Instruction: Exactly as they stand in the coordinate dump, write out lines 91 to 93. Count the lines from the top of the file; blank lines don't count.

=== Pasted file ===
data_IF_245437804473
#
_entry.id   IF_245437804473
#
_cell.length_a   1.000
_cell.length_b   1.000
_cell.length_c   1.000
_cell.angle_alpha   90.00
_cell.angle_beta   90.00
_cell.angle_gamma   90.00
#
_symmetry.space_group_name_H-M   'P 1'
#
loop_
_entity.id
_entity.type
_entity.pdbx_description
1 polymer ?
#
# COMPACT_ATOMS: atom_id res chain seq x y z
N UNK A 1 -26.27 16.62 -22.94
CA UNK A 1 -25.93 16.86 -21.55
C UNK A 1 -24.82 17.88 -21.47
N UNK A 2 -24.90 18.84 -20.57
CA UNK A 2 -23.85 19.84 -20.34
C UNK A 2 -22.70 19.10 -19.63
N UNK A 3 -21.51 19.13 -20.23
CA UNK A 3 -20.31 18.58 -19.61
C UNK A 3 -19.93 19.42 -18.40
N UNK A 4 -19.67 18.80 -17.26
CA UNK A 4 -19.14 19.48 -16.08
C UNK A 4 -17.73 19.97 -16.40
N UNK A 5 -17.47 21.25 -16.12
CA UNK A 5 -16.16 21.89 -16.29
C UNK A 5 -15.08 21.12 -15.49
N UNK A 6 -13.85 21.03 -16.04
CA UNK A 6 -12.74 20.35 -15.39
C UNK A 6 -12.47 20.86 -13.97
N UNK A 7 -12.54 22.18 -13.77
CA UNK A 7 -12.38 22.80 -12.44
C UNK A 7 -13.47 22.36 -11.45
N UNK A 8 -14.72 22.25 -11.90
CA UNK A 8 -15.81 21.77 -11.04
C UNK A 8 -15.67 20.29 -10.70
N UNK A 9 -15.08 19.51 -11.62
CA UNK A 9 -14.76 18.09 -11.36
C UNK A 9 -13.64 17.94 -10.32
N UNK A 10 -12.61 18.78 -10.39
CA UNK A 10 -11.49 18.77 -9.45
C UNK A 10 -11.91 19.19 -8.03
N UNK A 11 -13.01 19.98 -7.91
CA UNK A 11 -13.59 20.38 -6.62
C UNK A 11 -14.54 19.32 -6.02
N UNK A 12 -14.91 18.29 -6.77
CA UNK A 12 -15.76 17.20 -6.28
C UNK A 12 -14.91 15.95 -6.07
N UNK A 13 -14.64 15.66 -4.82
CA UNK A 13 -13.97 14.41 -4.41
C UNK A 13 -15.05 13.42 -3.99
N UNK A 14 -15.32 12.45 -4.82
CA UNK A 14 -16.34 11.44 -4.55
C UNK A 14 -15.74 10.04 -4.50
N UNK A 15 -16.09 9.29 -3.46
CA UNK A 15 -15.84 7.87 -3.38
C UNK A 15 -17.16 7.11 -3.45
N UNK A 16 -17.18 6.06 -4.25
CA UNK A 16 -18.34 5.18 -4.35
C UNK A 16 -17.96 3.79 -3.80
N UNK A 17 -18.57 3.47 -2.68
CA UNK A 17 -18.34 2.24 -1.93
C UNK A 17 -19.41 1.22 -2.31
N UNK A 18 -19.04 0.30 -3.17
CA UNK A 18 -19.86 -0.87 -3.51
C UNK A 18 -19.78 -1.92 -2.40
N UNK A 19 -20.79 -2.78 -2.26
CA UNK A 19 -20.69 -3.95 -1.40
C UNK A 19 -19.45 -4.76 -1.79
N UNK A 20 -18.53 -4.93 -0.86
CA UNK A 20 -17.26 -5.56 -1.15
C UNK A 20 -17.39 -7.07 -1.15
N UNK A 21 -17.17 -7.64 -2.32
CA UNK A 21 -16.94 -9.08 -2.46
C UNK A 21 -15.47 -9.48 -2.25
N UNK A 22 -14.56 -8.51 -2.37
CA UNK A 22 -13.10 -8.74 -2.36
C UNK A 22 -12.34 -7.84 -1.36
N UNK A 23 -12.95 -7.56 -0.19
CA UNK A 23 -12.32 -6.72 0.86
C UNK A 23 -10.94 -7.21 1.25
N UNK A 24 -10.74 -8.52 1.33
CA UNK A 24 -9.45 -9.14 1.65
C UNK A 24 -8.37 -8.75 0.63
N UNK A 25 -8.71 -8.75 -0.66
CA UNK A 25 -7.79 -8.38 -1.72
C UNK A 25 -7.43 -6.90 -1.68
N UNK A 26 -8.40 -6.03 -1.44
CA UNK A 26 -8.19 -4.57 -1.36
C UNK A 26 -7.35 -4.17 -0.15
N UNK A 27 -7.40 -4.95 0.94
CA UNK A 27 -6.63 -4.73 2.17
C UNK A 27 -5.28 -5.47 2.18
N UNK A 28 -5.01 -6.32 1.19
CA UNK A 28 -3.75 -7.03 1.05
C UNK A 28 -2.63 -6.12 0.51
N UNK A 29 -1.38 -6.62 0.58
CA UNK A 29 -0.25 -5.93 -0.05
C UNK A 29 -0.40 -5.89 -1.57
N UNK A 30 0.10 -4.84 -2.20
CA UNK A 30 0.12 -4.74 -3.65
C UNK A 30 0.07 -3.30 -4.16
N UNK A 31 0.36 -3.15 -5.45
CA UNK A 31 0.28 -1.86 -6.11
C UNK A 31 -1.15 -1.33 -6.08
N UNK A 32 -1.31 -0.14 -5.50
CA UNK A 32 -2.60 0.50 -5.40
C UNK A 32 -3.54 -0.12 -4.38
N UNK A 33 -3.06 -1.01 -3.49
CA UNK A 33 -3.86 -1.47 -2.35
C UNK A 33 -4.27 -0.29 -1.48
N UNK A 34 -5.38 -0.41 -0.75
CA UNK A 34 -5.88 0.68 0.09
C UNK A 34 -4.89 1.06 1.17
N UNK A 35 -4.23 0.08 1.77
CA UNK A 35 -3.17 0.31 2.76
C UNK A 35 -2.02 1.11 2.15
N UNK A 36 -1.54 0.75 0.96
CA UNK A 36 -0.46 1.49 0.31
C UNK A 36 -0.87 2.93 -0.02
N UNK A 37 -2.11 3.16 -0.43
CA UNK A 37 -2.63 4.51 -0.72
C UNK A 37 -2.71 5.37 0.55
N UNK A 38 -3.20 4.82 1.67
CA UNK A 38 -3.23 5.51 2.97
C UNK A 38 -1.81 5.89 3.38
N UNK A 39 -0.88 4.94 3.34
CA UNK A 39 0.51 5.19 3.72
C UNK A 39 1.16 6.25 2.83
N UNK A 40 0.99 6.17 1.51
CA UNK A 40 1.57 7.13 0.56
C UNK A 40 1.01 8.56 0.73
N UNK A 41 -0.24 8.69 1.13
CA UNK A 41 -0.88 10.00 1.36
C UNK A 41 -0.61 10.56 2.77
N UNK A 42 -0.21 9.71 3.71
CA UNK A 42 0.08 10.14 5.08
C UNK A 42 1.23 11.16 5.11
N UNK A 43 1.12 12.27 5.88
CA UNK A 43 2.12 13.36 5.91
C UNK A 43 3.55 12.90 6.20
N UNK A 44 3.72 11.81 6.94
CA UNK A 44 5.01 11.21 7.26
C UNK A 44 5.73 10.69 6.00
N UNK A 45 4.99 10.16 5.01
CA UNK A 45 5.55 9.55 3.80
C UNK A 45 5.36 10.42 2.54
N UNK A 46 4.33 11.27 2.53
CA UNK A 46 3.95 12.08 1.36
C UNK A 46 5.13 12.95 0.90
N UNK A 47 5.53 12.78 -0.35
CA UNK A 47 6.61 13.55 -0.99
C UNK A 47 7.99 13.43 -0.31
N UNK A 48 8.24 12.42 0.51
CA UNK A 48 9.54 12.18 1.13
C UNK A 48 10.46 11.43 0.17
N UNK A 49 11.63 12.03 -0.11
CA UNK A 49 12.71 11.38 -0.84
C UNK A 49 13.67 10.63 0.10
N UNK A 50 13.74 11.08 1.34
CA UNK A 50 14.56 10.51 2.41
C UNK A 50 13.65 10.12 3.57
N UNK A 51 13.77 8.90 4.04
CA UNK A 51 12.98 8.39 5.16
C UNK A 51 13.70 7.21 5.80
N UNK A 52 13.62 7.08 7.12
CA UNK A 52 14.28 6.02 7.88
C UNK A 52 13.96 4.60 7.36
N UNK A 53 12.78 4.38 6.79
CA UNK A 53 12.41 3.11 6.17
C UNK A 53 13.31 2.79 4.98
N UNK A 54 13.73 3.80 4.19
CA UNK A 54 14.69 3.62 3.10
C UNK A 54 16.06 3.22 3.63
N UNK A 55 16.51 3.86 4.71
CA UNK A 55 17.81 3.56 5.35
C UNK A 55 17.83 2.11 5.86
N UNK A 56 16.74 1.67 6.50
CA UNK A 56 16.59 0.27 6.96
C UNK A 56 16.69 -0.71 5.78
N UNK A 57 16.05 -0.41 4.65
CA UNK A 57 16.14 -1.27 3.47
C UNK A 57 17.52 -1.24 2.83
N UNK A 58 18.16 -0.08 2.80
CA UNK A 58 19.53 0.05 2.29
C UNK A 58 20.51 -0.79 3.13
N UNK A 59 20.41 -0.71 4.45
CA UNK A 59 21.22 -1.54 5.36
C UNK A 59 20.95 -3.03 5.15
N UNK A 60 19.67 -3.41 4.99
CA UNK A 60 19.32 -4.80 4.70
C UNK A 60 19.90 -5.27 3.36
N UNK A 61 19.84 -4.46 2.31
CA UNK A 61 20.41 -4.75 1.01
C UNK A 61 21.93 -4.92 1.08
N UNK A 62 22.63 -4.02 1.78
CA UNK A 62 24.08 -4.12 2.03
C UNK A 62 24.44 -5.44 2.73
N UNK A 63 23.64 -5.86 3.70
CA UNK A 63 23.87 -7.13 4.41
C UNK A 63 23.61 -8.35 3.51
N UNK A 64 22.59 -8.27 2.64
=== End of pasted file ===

CA UNK A 24 -9.45 -9.14 1.65
C UNK A 24 -8.37 -8.75 0.63
N UNK A 25 -8.71 -8.75 -0.66